There are many factors that might cause you to have a premature baby. In some cases, delivering your baby preterm could be completely out of your control and dictated by external factors. In others, your baby might be premature based on health choices you made during your pregnancy, such as smoking or overeating. Either way, having a premature baby poses multiple health risks and these babies will require special attention after they’re born. Since they didn’t fully finish development in the womb, they’ll need to stay in the hospital until your doctor decides that they’re as fully grown as they would have been had they developed fully inside of you. Luckily, medical advances have made it so that premature babies are able to get all of the care they need upon their arrival into the real world. The neonatal intensive care unit (NICU) will give your premature baby all of the extra care he or she needs.

One important part of premature care is temperature regulation. Since premature babies are born with less body fat, it’s more difficult for them to stay warm. In the NICU, premature babies will be kept inside an incubator so that they stay warm. When babies are not warm enough, it takes them longer to grow. Obviously, this poses a major problem for premature infants, since they are both colder and also need to grow even faster than their fully grown counterparts. Studies show that keeping premature infants warm with an incubator in the NICU will help them grow faster and reach safe levels of development more efficiently. If your premature baby ends up in the NICU in an incubator, your doctor will attach a thermometer to his or her stomach to monitor body temperature over time. When your baby seems to be regulating his or her normal temperature of 98.6 degrees Fahrenheit, you’ll be able to safely take him or her home.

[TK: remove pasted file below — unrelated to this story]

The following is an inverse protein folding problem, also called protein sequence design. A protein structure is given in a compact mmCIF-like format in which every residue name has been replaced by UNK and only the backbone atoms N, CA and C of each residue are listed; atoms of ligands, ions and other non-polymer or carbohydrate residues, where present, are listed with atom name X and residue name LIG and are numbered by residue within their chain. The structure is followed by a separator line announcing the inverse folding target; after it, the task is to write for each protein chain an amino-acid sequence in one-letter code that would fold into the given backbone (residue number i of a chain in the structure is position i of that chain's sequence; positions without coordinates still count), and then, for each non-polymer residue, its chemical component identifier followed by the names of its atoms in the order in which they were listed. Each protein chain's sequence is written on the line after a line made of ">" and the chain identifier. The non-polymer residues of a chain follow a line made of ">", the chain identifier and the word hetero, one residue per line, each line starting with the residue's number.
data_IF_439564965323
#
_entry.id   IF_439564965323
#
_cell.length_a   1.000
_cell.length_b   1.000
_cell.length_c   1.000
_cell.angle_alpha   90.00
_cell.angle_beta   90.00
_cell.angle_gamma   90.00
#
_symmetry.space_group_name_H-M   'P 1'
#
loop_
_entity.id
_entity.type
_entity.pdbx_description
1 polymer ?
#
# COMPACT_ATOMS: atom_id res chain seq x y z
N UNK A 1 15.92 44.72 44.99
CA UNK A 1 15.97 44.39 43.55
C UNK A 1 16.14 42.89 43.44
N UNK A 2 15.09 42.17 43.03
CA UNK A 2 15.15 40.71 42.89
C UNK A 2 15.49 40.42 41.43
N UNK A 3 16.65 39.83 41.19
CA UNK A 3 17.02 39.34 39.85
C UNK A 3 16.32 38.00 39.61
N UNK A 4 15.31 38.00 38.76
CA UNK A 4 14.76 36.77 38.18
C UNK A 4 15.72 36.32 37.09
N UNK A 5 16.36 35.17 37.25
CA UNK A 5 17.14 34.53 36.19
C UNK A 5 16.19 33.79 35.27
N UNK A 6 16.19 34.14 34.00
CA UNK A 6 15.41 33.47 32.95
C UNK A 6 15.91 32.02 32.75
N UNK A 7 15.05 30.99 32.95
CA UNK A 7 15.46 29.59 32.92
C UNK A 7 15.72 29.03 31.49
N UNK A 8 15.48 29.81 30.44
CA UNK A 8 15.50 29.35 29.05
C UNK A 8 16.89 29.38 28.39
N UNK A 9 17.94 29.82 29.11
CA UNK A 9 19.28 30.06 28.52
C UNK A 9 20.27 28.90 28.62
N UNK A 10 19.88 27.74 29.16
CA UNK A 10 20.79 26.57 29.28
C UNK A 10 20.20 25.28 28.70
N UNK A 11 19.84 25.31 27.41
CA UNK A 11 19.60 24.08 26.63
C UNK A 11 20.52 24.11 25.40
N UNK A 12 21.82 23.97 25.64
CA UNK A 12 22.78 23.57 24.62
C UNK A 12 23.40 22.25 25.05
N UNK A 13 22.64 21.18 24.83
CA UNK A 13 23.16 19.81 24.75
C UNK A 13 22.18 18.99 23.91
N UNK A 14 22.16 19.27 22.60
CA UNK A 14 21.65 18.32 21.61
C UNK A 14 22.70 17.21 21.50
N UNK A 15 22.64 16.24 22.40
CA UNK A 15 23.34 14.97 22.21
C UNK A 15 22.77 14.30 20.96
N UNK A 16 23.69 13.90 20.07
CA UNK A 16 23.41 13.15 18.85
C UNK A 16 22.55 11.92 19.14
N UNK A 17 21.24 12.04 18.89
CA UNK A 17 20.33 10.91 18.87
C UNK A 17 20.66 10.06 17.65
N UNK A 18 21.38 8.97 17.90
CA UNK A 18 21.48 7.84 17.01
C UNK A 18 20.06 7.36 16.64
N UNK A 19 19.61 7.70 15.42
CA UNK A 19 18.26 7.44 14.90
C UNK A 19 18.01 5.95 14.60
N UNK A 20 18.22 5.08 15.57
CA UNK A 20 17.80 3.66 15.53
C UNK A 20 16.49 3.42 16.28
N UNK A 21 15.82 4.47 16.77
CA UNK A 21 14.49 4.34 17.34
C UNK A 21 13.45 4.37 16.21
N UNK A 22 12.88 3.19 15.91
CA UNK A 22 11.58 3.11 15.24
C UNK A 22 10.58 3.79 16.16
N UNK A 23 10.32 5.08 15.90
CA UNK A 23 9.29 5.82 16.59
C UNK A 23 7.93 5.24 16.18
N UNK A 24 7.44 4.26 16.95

Historically, premature babies have always had a lot more health problems than babies that were born at full term, but there is a much higher survival rate than ever before thanks to modern medical advances and technological care abilities. Until now, many premature babies died because they could not receive the care they needed to stay healthy. Now, almost all premature babies survive thanks to advanced care in the neonatal ICU and more knowledgeable specialists, nurses and doctors.

Source: AJ Lyon et al: Goals and Options in Keeping Preterm Babies Warm. Archives of Disease in Childhood Fetal Neonatal Edition Volume 96 pp. 71-74 2011